End-point cell viability and cell death assays
All assays were performed in a 96-well plate format and analysed using Synergy 2 microplate reader (BioTek) as previously described . For crystal violet staining, following 10-min fixation with ice-cold methanol at −20 °C cells were stained with crystal violet solution (0.5% crystal violet in 25% methanol) for 10 min at RT. Washed and air-dried plates were scanned using the Odyssey 9120 imaging system (LI-COR), and digital images were processed in ImageJ software. For some experiments, crystal violet in fixed cells was re-solubilised in DMSO and its absorbance was measured at 590 nm. For measurement of cell viability and caspase-3/7 activity, CellTiter-Glo and Caspase-Glo 3/7 assays were used according to the manufacturer’s instructions. In addition to plate-based assays, cell viability and caspase-3 activation was also monitored by flow cytometry as previously described . Briefly, following cytokine treatment HT-29 cells were trypsin-harvested, stained with Fixable Viability Stain 660 (564405, BD Biosciences, 1:2000 in PBS) for 15 min at RT and washed with FACS buffer (2% FBS in PBS). After 20-min incubation with Fixation-Permeabilization reagent (554722, BD Biosciences) at 4 °C, cells were washed in BD Perm/Wash (554723, BD Biosciences) and stained for 30 min with active caspase-3 antibody (561011, BD Biosciences, 1:5 in BD Perm/Wash) at 4 °C. Following washing in BD Perm/Wash, cells were resuspended in FACS buffer with 2 mM EDTA, run on FACSCelesta (BD Biosciences) and analysed with FlowJo v10 software.
Real-time cell death assays
All assays were performed in a 96-well plate format and analysed using a Synergy 2 microplate reader (BioTek). For detection of Annexin V signal, RealTime-Glo Annexin V Apoptosis assay (JA1001, Promega) was used according to the manufacturer’s instructions. For detection of SYTOX Green cell death signal, cells were continuously incubated with a cell-impermeable SYTOX Green dye (2.5 μM, S7020, Thermo Fischer), whose fluorescent intensity was measured at 485/530 nm as previously described . For detection of caspase-3 activity, cells were continuously incubated with Ac-DEVD-AMC (10 μM, HY-P1003, Medchem Express), whose fluorescent intensity was measured at 330/460 nm as previously described . Both SYTOX Green cell death signal and caspase-3 activity were normalised to the total DNA fluorescence  measured at 330/460 nm by incubating cells for 30 min with Hoechst 33342 (10 μg/ml in PBS, H3570, Thermo Fischer). For all three cell death assays, data were expressed as a fold change over the non-treated control group.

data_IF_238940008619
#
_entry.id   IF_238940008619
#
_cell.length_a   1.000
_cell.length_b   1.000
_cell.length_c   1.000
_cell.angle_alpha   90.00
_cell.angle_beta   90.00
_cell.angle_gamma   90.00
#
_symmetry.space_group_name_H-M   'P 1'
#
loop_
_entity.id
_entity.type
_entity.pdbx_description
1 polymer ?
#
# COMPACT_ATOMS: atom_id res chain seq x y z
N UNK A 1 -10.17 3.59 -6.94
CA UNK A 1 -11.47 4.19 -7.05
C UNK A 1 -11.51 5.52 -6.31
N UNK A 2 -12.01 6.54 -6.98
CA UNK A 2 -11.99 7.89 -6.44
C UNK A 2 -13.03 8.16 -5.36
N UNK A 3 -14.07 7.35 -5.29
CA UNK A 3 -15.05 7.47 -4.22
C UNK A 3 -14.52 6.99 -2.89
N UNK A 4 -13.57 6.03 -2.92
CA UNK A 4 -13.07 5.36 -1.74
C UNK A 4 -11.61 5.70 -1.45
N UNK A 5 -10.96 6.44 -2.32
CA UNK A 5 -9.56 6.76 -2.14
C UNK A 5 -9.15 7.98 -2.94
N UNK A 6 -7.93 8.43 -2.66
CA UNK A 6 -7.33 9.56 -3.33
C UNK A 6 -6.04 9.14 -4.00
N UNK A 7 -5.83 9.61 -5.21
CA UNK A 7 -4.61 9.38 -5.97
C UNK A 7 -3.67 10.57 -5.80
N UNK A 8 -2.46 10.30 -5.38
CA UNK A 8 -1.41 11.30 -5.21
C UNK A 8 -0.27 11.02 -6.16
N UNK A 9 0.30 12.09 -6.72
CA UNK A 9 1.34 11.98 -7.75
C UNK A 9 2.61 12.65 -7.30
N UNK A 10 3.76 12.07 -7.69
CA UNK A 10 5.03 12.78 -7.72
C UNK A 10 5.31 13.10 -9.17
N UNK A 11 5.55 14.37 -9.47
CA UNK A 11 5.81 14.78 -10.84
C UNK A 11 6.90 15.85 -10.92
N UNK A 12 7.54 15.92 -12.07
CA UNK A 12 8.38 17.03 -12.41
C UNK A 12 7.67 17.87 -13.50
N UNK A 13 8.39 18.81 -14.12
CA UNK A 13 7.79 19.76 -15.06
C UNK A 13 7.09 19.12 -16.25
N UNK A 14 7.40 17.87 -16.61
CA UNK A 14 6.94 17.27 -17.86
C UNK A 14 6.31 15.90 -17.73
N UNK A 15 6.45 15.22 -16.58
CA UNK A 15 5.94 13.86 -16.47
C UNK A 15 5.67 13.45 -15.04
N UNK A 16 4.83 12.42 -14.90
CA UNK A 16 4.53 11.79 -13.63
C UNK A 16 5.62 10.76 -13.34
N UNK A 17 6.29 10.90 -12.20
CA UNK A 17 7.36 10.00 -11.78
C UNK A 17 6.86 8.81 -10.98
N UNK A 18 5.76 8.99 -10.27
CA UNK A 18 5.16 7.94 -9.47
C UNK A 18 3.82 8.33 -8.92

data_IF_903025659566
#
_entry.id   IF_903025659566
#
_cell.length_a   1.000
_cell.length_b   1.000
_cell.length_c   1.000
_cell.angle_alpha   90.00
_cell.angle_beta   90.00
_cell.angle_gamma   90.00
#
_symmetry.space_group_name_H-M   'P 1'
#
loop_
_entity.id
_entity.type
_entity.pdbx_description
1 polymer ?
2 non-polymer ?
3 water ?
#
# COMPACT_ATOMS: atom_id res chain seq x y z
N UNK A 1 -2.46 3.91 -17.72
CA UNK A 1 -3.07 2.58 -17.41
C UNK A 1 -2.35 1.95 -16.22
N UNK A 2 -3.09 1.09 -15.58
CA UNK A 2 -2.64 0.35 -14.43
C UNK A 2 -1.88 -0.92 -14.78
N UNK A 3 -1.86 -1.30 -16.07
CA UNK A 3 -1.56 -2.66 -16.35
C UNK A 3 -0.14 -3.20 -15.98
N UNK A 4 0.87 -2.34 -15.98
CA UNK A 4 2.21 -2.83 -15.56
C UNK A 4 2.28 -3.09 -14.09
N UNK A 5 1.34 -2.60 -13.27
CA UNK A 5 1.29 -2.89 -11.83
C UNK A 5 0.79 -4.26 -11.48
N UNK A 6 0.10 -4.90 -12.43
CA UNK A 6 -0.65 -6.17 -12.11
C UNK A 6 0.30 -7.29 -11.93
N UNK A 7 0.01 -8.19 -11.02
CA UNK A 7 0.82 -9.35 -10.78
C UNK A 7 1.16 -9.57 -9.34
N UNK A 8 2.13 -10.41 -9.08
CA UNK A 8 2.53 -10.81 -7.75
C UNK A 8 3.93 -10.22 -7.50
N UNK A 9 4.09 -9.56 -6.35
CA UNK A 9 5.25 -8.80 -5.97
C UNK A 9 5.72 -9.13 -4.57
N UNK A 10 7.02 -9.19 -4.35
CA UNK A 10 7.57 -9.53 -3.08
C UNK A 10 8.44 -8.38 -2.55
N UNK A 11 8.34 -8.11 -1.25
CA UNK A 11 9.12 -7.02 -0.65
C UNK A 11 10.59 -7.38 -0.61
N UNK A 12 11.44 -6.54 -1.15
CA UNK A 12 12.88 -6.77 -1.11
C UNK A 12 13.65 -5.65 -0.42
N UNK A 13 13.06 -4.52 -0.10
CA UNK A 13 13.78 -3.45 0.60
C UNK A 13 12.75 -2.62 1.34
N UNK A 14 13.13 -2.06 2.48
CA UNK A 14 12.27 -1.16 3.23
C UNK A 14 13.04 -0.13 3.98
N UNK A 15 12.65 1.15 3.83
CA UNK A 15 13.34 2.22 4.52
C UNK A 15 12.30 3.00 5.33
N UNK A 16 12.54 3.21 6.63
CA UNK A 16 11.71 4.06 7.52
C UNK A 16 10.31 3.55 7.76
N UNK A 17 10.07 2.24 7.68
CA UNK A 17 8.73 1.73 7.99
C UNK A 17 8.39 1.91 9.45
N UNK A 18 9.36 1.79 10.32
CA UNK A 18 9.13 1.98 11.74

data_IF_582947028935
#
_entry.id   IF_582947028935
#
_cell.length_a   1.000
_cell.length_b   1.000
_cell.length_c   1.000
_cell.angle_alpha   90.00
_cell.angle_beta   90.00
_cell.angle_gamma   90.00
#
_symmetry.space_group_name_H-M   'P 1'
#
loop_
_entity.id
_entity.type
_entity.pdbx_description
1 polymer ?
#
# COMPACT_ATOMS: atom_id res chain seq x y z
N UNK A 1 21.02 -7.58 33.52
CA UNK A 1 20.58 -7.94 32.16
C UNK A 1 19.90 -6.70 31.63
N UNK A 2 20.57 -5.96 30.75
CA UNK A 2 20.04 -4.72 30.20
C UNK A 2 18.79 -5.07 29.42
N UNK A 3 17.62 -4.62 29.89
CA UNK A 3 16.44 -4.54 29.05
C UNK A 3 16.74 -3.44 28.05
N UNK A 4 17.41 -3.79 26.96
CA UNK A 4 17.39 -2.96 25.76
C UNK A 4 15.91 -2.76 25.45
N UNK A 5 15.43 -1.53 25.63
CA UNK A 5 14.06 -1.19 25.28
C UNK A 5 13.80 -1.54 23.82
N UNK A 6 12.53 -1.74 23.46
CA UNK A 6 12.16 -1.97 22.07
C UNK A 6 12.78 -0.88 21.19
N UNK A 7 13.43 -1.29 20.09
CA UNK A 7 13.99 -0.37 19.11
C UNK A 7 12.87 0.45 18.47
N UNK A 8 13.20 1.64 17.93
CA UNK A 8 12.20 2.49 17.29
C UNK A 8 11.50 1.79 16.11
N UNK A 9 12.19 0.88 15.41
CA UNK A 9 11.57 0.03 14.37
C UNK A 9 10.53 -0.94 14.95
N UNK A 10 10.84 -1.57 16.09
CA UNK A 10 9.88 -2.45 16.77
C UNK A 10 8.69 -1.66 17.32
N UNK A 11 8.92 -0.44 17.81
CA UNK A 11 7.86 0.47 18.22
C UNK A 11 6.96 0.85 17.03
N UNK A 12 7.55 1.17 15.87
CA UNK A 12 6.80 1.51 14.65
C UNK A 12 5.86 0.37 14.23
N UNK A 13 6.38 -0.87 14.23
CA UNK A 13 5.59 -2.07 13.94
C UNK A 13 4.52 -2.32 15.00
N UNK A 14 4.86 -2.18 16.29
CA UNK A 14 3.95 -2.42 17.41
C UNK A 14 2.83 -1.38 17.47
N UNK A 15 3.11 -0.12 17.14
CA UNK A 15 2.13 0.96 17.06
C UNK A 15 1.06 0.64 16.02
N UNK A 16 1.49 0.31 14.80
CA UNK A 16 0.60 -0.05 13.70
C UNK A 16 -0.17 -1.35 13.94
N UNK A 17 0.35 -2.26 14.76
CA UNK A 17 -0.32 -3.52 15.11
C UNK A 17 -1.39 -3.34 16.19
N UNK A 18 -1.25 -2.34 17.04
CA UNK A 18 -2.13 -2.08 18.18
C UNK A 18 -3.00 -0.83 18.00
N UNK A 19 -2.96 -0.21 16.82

Evaluation of synergy between IFN-γ and TNF-α
To evaluate the synergistically inhibitory effect of IFN-γ and TNF-α on cell survival, a coefficient of cytokine interaction (CCI) was introduced based on the analogy to studies on drug interactions . CCI was calculated as follows: I + T÷(I×T), where I + T, I and T correspond to viability after dual IFN-γ/TNF-α treatment, or individual stimulations with IFN-γ or TNF-α, respectively. CCI values indicate synergistic (<1), additive (=1) or antagonistic (>1) relationships. For the purpose of this study, CCI <0.75 was considered as a synergistic cytokine interaction.
Kinome RNAi screen
The kinome RNAi screen was performed in duplicate in 384-well format using the kinome ON-TARGETplus (OTP) SMARTpool human siRNA library (pools of four siRNAs per target) extracted from the genome-wide OTP SMARTpool human siRNA library (Dharmacon), and targeting 659 human genes annotated as 'kinases' at the Functional Genomics Core facility, Sanford Burnham Prebys Medical Discovery Institute, La Jolla, CA, USA. The library was spotted in black-clear bottom 384-well plates (781092, Greiner) together with positive and negative controls at 0.5 pmol/well and reverse transfected into HT-29 cells by adding of 10 μl of Opti-MEM:RNAiMAX mixture (10:1, Life Technologies) and cells to a density of 1000 cells/well. Cells were incubated for 48 h to allow protein decay, treated with IFN-γ and TNF-α (10 ng/ml each) for 72 h, after which cell viability was read using CellTiter-Glo. Raw viability data were normalised to non-silencing control wells in the absence of cytokines included in every plate and used to extract a normalised average and robust Z-score for each target.
Drug library screen
The drug library screen was performed in triplicate in 384-well format using a manually curated library of FDA-approved drugs at the Functional Genomics Core facility, Sanford Burnham Prebys Medical Discovery Institute, La Jolla, CA, USA. HT-29 cells were seeded to a density of 5000 cells/well for 24 h. Cells were pretreated with 10 μM of each drug for 1 h, followed by stimulation with IFN-γ and TNF-α (10 ng/ml each) for 72 h, after which cell viability was read using CellTiter-Glo. Raw viability data were normalised to vehicle (DMSO) control wells in the absence of cytokines included in every plate and used to extract a normalised average and robust Z-score for each drug.